Ford is one company that has moved away from both SUV and minivan production, culminating in the termination of their Freestar minivan and the repositioning of their flagship SUV, the Explorer.
They have been filling the gap in their product line with a series of crossovers that started with the entry-level Ford Edge. The newest addition is the 2009 Ford Flex.
The Ford Flex definitely doesn’t resemble a minivan, with it’s long, chopped top styling evoking the Suburban and panel wagons of the 50’s and 60’s. The somewhat retro appearance gives the Flex a ‘day at the beach’ sort of feel, as though it wouldn’t look out of place with a couple of surf boards strapped to the roof.
Inside, the Flex provides seating for up to 7 passengers, with all seats except the driver’s folding flat to reveal an impressive amount of cargo space.
Other interior appointments include voice-activated navigation, a huge glass panel set into the roof over rear passengers in addition to a standard sunroof, and the Sync system that was co-developed with Microsoft in order to make management of in-car entertainment and communications easier. For those interested in more unusual options, an integrated refrigerator is also available.
Power is provided by Ford’s 3.5 liter corporate V6, which sends 260 horsepower to the front wheels through a 6 speed automatic transmission. Ford expects to eventually supplement this with their Ecoboost motor, which uses twin turbos and direct inject to make 340 horsepower, a sizeable upgrade.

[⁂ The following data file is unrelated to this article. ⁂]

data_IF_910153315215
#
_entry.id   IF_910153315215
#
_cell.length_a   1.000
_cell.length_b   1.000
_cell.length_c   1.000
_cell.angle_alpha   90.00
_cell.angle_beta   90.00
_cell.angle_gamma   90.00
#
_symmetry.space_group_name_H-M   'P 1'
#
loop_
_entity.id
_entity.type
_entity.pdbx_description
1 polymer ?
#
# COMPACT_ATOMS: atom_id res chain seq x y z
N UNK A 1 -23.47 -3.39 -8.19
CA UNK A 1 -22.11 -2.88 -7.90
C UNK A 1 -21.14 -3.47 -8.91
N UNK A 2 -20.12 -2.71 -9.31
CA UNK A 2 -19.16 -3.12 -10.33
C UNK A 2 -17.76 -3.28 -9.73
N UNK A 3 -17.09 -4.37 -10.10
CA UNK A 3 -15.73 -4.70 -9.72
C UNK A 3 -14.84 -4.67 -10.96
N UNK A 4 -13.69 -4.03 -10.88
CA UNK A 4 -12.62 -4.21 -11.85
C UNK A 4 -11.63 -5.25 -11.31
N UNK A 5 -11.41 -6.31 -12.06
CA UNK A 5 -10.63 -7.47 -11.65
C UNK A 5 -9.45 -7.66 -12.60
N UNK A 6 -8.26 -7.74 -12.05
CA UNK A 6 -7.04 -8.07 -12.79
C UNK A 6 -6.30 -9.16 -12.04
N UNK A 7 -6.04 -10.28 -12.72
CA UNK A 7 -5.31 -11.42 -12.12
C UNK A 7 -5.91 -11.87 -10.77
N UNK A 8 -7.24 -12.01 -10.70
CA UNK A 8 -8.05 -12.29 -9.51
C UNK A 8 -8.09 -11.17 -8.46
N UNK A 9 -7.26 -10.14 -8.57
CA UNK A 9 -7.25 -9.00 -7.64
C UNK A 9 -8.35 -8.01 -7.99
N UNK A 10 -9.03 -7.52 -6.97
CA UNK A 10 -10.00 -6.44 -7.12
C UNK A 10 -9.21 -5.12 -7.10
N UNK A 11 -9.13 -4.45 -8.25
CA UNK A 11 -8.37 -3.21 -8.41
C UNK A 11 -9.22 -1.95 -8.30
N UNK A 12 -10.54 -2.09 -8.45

According to Ford, this motor offers the same level of performance as their standard 4.6 liter V8, but with 20% better fuel economy and greatly reduced emissions. Either of these two engines are more than enough to haul the soccer team around town or camping gear on your summer vacation.
Ford is taking a risk by eliminating minivans from their lineup. While none of their offerings in that segment were selling well, the fact is that the Flex represents the forefront of a new type of crossover, one which instead of straddling the line between truck and minivan instead harkens back to that esteemed people-mover of yesteryear, the station wagon.
This is packaged with the modularity and cargo capacity of a modern minivan, and that is the market against which most drivers will cross-shop the Flex. Ford is counting on business coming from buyers who are tired of the pedestrian look of most minivans, and who are looking for the extended wheelbase of an SUV without the truck-like ride and handling.